Twisty Numbers for a Screwy Universe

If new kinds of numbers were like new consumer products, mathematicians would have every right to fire the marketing company that came up with the names “complex numbers” and “imaginary numbers”. I mean, what kind of sales pitch goes with that branding? “Psst: wanna buy a number? It’s really hard to understand, and best of all, it doesn’t even exist!”?

We mathematicians have nobody but ourselves to blame, since it was one of our own (René Descartes) who saddled numbers like sqrt(−1) with the term “imaginary” and another mathematician (Carl-Friedrich Gauss) who dubbed numbers like 2+sqrt(−1) “complex”. Now it’s several centuries too late for us to ask everybody to use different words. But since those centuries have given us a clearer understanding of what these new sorts of numbers are good for, I can’t help wishing that, instead of calling them “complex numbers”, we’d called them — well, I’ll come to that in a bit.

Mind you, I totally get why sqrt(−1) got called imaginary. “sqrt(−1)” signifies a number x with the property that x2 = −1, but no respectable number behaves that way. A law-abiding number is positive, negative, or zero. If x is positive, x2 will be positive too. If x is negative, x2 will still be positive, since a negative number times a negative number is a positive number (see my essay “Going Negative, part 1” and other Mathematical Enchantments essays about negative numbers if you’re wondering why the product of two negative numbers is positive). And if x is zero, x2 will be zero. In none of the three allowed cases is x2 negative, so you can’t have x2 equal to −1. Sorry; it’s an impossible equation. And you might think that that would end the matter …

… except that five hundred years ago algebraists learned, to their astonishment, that expressions involving the square roots of negative numbers can be useful intermediate stages of certain calculations that have sensible final answers. So mathematicians grudgingly invited square roots of negative numbers into the house of mathematics but only through the back door, and chose nomenclature that would let those impossible square roots know in no uncertain terms that they were second-class citizens who could mix with other algebraic expressions but who needed to be out the door when their work was done, before respectable company arrived. (See Endnote #1.)

MATH AND MYSTICISM

Isaac Asimov, in his essay “The imaginary that isn’t” (from his book Adding A Dimension), describes an encounter he had with a sociology professor while he was an undergraduate in the 1930s. The professor sorted humankind into two groups, “realists” and “mystics”, and asserted that mathematicians belong to the latter camp because “they believe in numbers that have no reality.” When young Asimov asked him to explain, the professor cited the example of the square root of minus one, saying “It has no existence. Mathematicians call it imaginary. But they believe it has some kind of existence in a mystical way.” Asimov protested that imaginary numbers are just as real as any other kind of number, and the professor challenged the upstart to hand him the square root of minus one pieces of chalk, and … but I’ll break off the story there for now, because I like to imagine it going a different way: I like to imagine young Asimov asking, “So, where would you put electrical engineers in your classification of humankind? You know, people like Steinmetz?”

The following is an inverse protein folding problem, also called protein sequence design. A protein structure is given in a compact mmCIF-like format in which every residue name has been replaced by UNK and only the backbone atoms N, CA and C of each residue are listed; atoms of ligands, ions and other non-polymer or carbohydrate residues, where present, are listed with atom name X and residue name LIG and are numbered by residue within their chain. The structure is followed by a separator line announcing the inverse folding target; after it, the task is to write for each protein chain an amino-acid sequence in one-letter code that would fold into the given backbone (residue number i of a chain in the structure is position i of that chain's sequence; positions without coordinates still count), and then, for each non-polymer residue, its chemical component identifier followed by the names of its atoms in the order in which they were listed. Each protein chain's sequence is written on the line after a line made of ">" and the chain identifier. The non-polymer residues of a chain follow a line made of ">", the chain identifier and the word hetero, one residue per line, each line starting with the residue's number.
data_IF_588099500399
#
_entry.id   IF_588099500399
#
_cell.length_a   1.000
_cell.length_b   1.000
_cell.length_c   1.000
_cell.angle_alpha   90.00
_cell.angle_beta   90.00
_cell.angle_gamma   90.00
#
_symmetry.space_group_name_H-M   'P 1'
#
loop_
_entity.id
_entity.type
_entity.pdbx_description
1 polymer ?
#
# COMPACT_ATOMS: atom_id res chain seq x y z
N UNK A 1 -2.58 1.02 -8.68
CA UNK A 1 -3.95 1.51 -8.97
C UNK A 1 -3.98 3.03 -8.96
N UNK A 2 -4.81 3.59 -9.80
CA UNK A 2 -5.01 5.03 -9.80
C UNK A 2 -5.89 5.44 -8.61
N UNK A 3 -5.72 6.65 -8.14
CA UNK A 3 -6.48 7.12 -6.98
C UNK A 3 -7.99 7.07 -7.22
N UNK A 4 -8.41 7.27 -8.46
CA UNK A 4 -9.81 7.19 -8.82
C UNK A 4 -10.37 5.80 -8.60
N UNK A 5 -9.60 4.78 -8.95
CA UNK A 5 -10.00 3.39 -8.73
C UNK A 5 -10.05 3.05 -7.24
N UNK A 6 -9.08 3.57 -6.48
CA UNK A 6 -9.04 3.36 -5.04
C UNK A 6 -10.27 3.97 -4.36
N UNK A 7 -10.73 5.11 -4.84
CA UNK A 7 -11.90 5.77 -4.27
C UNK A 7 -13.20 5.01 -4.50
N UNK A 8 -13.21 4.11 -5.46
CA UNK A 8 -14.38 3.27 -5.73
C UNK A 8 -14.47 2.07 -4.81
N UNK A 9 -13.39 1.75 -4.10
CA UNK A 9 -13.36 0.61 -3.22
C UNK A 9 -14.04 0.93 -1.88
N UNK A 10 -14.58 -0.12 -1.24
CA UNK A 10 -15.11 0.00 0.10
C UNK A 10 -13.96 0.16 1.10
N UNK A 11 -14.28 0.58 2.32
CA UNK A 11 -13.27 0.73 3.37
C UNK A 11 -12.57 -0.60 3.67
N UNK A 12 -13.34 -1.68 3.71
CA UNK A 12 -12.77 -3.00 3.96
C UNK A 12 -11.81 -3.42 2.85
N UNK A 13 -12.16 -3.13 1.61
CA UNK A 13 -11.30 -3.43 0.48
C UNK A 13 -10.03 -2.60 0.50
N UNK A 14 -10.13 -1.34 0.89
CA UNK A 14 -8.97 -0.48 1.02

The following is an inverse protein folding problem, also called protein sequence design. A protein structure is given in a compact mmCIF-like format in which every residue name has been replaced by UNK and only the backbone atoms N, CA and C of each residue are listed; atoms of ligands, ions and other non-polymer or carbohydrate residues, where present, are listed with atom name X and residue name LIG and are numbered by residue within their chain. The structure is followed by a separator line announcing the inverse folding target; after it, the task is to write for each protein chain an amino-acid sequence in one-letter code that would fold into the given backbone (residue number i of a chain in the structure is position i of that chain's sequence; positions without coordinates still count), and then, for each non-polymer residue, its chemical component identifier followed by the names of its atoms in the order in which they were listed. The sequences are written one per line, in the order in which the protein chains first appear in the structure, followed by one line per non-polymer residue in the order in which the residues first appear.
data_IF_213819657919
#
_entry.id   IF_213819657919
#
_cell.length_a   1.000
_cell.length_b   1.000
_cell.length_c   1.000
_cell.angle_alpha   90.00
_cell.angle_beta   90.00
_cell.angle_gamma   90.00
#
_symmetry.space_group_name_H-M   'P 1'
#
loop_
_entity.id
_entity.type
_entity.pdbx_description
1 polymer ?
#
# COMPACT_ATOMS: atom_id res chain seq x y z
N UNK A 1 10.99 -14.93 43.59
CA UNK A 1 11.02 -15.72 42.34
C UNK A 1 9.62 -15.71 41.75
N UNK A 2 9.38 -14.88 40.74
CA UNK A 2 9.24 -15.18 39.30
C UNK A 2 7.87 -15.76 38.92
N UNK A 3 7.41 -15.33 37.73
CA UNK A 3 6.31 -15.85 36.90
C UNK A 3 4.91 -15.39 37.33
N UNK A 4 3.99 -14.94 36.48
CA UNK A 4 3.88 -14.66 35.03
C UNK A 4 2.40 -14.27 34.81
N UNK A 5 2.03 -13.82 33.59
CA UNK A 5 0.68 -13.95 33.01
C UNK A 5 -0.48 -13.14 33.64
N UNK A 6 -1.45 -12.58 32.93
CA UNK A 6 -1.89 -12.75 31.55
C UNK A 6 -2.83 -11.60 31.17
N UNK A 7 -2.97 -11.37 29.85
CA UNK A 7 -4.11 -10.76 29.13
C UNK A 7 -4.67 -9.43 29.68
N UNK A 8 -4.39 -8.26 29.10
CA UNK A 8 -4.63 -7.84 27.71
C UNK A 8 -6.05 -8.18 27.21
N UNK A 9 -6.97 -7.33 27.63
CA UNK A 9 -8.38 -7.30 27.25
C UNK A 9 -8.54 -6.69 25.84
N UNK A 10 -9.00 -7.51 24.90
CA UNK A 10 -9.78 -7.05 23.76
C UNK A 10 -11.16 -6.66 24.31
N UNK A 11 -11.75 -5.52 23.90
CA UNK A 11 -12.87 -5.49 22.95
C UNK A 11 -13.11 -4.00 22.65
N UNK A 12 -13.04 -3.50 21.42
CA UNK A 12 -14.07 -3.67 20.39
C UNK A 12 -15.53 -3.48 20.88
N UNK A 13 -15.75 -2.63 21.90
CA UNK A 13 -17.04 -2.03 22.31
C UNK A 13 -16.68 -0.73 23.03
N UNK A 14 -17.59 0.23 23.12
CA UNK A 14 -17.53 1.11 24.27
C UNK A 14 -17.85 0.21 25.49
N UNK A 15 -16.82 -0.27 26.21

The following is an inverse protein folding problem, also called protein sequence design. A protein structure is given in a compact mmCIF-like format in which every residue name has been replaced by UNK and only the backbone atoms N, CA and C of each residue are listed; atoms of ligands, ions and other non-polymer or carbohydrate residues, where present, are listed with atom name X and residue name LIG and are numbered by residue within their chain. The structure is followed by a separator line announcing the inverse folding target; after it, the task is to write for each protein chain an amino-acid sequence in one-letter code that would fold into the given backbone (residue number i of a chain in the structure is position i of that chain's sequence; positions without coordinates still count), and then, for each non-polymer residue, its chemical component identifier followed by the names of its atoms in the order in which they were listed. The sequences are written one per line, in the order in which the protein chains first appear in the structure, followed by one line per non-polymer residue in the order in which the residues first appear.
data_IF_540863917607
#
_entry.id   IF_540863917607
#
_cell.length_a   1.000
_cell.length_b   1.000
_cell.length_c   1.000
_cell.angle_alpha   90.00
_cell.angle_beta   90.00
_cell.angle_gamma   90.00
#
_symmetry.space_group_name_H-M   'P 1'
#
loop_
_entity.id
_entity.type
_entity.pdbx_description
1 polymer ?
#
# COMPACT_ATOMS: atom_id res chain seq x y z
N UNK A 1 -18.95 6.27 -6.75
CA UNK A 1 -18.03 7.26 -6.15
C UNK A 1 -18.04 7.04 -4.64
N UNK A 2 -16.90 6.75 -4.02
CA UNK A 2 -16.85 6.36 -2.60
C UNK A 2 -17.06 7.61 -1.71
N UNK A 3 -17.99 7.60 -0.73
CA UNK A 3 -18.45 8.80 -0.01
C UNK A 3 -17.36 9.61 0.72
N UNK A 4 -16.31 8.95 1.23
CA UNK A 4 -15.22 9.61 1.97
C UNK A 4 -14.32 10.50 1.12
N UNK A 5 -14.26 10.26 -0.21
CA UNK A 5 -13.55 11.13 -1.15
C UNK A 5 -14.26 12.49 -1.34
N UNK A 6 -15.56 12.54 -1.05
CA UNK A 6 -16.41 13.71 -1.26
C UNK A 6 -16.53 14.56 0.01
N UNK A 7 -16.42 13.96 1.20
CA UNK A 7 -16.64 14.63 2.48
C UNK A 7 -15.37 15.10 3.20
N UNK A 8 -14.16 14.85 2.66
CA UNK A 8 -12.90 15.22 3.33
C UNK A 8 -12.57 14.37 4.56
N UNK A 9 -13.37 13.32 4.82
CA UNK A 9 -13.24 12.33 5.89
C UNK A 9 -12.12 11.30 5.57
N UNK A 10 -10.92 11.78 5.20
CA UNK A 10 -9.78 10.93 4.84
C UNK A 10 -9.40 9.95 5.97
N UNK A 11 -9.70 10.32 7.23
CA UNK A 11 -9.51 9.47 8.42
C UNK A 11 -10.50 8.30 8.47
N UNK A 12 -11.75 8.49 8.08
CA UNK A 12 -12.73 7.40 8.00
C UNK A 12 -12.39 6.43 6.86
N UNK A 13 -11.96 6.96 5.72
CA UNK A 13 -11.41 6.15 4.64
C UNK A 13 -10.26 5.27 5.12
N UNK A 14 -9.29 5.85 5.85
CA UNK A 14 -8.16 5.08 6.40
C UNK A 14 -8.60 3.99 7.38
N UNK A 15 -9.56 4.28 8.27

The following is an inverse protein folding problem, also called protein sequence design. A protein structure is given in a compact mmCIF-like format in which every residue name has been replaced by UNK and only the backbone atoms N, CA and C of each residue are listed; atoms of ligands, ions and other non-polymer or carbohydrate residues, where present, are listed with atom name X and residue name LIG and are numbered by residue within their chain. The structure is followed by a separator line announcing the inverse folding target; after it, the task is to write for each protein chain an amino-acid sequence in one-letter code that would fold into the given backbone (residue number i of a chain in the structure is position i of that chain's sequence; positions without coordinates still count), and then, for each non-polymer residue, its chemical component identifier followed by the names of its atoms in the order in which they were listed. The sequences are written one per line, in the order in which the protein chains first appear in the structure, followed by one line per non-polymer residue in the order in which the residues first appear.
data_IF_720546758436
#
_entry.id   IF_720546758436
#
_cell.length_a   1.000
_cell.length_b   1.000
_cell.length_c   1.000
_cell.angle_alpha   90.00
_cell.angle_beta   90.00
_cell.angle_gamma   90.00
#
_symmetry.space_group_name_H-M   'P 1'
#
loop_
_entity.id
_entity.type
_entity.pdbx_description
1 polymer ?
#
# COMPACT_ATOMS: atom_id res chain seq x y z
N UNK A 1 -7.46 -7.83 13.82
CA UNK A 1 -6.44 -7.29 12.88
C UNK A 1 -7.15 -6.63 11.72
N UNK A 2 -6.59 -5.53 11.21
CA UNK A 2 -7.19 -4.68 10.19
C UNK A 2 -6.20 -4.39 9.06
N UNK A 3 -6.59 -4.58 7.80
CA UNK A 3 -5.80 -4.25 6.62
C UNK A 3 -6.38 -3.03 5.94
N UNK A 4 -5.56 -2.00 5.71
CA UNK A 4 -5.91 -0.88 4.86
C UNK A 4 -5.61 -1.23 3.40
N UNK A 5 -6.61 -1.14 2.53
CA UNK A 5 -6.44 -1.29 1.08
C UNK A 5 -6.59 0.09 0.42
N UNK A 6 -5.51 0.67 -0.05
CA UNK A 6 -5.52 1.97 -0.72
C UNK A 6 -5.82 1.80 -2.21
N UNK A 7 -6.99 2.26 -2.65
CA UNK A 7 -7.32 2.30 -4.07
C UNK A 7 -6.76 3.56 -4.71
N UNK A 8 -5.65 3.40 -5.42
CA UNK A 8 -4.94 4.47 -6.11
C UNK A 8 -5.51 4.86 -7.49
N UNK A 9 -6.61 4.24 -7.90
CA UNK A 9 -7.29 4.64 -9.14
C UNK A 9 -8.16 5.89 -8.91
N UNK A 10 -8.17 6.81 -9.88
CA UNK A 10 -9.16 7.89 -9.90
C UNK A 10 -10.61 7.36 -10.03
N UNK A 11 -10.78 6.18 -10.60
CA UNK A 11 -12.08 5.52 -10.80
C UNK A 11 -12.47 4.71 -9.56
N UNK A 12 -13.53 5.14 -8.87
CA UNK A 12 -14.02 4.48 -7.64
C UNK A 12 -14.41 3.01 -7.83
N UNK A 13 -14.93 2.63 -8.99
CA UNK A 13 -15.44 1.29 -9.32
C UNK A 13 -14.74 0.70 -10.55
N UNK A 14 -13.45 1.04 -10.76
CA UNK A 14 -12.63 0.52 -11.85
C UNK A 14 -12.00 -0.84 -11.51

Any professor teaching in an American college in the 1930s would have known of Charles Proteus Steinmetz, even though he’s no longer a household name the way Edison and Tesla are. The “Wizard of Schenectady” was as responsible for the electrification of America as anyone else (arguably more than Edison, who had stubbornly insisted on trying to transmit direct current along power lines until Steinmetz and Tesla and their allies proved the superiority of alternating current). The sociology professor was undoubtedly teaching in a classroom that had artificial light in the ceiling run by electrical generators miles away, thanks to Steinmetz.

“Steinmetz built things. He was a realist,” the professor would have said.

“Oh?” Asimov could have replied. “Then why was he an evangelist for the square root of minus one?”

THE WIZARD OF SCHENECTADY

Steinmetz was in many ways Edison’s opposite, and not just because of their different ideas about how power should be transmitted across long distances. Edison was a commanding five foot ten; Steinmetz was only four feet tall. Edison gave his assistants (“muckers”, they were called) puny salaries; Steinmetz once refused to take a raise from his employer because he felt that his assistants weren’t paid enough. Edison had three biological children; Steinmetz never had any because he was determined not to pass on his genes for kyphosis and hip dysplasia, opting instead to adopt a younger colleague as his son and become a loving grandfather to the colleague’s children. But, like Edison, Steinmetz was a workaholic whose success in solving technological problems came in part from the fact that he devoted his life to them.